If you've been a Eurovision fan for some time, you probably remember exactly where you were the moment Conchita Wurst won in 2014. Now just eponymous, her unique approach to drag inspired a movement, opening up our eyes (and hearts) to a new world of tolerance and self-expression. Her winning entry Rise Like A Phoenix is essentially a James Bond song, and it's honestly a missed opportunity that it was never used as such. 

Chanel — SloMo (Spain, 2022)

Booty hypnotic, make you want more… and after listening to Chanel's 2022 entry SloMo, more is what you'll demand. This Spanish-English 3rd place entry took the dance break to the next level, with TikTok and YouTube users around the world almost desperate to copy it. A curtain of fireworks showers down on her as she belts out a high note with not so much as a breath out of place… truly, truly iconic stuff. If there's one song you need on your Eurovision playlist, it's this. 

Gina G — Ooh Ahh… Just A Little Bit (U.K., 1996)

You probably just remember this song as something routinely trotted out at your school disco, but Gina G's Ooh Ahh… Just A Little Bit actually started its life as a U.K. Eurovision entry back in 1996. The staging is painfully basic and the international audience definitely didn't grasp how special it was at the time, but Gina had the last laugh by becoming timelessly iconic. According to Twitter legend, she's since become a landlord, which feels absurdly diva-ish behaviour in the cozzy liv, tbh. 

Tamta — Replay (Cyprus, 2019)

One Eurovision diva that flew under the radar was Cyprus' Tamta, whose entry Replay involved impressive camera glitching (impressive by the contest's standards, obviously) and a minute tearaway reveal. She had to compete straight after the country's 2018 runner-up Fuego, which probably explains why she got lost in the commotion, but her tune is honestly just as good. Before you start singing “I'm shitting my body tonight,” the lyrics are actually “Them sheets need my body tonight,” just to pre-empt any embarrassment.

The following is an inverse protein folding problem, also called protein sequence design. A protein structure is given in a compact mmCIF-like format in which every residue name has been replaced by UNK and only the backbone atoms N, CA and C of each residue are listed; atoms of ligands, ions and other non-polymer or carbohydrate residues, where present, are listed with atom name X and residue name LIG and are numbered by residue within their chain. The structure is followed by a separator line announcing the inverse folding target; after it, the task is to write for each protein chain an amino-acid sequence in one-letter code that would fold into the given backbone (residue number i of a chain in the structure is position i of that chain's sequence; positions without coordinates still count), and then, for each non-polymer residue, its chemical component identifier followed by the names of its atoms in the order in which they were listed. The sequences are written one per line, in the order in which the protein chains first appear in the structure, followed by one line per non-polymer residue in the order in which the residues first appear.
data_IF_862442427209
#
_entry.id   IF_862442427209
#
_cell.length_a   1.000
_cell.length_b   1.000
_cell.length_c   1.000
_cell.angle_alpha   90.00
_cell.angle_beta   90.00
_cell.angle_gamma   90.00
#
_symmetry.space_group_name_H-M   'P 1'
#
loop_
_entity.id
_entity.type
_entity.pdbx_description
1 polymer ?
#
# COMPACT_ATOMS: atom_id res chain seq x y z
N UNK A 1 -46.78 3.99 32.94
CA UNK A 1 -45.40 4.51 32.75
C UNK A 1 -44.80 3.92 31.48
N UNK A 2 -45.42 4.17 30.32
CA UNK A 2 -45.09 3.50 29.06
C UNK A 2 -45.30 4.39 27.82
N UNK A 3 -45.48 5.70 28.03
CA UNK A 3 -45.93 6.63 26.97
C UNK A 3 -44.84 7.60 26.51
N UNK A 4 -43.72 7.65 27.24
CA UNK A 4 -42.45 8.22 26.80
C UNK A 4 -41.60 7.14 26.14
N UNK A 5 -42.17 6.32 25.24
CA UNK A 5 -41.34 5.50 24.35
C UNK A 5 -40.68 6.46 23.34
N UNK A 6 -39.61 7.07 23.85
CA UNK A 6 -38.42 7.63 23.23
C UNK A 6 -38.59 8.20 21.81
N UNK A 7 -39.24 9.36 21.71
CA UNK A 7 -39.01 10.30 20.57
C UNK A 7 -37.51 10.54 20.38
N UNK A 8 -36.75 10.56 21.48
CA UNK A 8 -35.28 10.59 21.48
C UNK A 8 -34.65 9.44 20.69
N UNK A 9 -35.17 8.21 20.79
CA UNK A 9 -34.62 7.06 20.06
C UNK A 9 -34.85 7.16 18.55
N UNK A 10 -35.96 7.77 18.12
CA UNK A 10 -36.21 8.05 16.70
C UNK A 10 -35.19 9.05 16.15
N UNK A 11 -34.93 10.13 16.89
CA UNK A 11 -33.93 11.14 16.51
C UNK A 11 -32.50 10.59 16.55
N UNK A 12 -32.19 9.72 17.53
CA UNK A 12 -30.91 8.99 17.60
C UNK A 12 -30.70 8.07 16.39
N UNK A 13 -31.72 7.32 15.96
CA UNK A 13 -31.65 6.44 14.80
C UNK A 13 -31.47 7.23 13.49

Ne Partez Pas Sans Moi (Switzerland, 1988)

Here's the trivia section of this list — mega-babe Celine Dion was a Eurovision winner well before she was *Celine Dion*. Back in 1988, she competed with Ne Partez Pas Sans Moi for Switzerland while singing completely in French, and it's actually still the last French language entry to secure a win (clearly Celine's power). The white outfit and neon stage lighting scream 80s, and it goes without saying that the song itself is an absolute banger. 

Verka Serduchka — Dancing Lasha Tumbai (Ukraine, 2007)

We almost don't need to say anything about this one… you just have to watch. A completely different kind of diva, Verka Serduchka won the hearts and minds of Eurovision viewers with their nonsensical runner-up hit Dancing Lasha Tumbai. Not only has it been emulated multiple times around the world, Verka and their song were also featured in the 2015 action film Spy. For clarification, Verka is a comedic character — kind of like the Borat of Ukraine.  

The grand final of the will air on 13th May.